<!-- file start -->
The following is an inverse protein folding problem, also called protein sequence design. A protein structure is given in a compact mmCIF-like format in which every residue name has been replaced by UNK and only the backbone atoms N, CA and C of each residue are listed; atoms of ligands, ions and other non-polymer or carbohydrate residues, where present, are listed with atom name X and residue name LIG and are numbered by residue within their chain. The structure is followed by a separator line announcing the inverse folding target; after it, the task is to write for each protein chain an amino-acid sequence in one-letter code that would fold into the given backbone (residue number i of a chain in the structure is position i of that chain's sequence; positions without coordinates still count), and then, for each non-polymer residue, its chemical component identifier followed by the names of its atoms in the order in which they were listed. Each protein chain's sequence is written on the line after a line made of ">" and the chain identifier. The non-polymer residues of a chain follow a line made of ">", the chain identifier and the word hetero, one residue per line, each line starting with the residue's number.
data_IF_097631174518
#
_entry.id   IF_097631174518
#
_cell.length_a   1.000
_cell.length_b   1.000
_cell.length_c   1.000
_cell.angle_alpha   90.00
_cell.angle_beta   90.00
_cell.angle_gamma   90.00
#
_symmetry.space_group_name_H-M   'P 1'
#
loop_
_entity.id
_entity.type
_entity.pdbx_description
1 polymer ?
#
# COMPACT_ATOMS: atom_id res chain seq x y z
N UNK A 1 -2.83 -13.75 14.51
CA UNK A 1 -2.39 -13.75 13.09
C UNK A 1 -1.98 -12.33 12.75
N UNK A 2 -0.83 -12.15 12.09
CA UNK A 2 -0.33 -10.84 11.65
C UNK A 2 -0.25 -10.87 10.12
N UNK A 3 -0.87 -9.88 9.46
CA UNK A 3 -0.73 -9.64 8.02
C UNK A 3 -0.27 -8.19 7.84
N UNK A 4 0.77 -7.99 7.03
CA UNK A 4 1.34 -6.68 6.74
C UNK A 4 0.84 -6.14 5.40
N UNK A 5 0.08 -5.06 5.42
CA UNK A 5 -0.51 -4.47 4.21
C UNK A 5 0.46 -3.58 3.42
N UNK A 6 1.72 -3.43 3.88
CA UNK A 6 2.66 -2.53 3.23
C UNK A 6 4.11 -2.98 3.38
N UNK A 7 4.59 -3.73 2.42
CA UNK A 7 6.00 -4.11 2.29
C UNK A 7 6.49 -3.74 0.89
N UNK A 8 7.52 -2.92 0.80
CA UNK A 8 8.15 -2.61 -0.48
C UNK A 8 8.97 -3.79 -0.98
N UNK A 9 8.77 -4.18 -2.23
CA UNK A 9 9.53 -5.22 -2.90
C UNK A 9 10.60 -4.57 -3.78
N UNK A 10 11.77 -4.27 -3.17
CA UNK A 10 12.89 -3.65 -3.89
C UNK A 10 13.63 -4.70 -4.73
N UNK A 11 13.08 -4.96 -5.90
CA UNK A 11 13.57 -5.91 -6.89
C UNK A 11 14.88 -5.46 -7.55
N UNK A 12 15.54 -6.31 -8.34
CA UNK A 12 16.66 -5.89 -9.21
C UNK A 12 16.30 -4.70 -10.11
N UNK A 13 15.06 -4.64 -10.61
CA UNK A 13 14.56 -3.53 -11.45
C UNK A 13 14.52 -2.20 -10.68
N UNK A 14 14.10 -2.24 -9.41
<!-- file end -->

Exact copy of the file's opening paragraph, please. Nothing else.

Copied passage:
The following is an inverse protein folding problem, also called protein sequence design. A protein structure is given in a compact mmCIF-like format in which every residue name has been replaced by UNK and only the backbone atoms N, CA and C of each residue are listed; atoms of ligands, ions and other non-polymer or carbohydrate residues, where present, are listed with atom name X and residue name LIG and are numbered by residue within their chain. The structure is followed by a separator line announcing the inverse folding target; after it, the task is to write for each protein chain an amino-acid sequence in one-letter code that would fold into the given backbone (residue number i of a chain in the structure is position i of that chain's sequence; positions without coordinates still count), and then, for each non-polymer residue, its chemical component identifier followed by the names of its atoms in the order in which they were listed. Each protein chain's sequence is written on the line after a line made of ">" and the chain identifier. The non-polymer residues of a chain follow a line made of ">", the chain identifier and the word hetero, one residue per line, each line starting with the residue's number.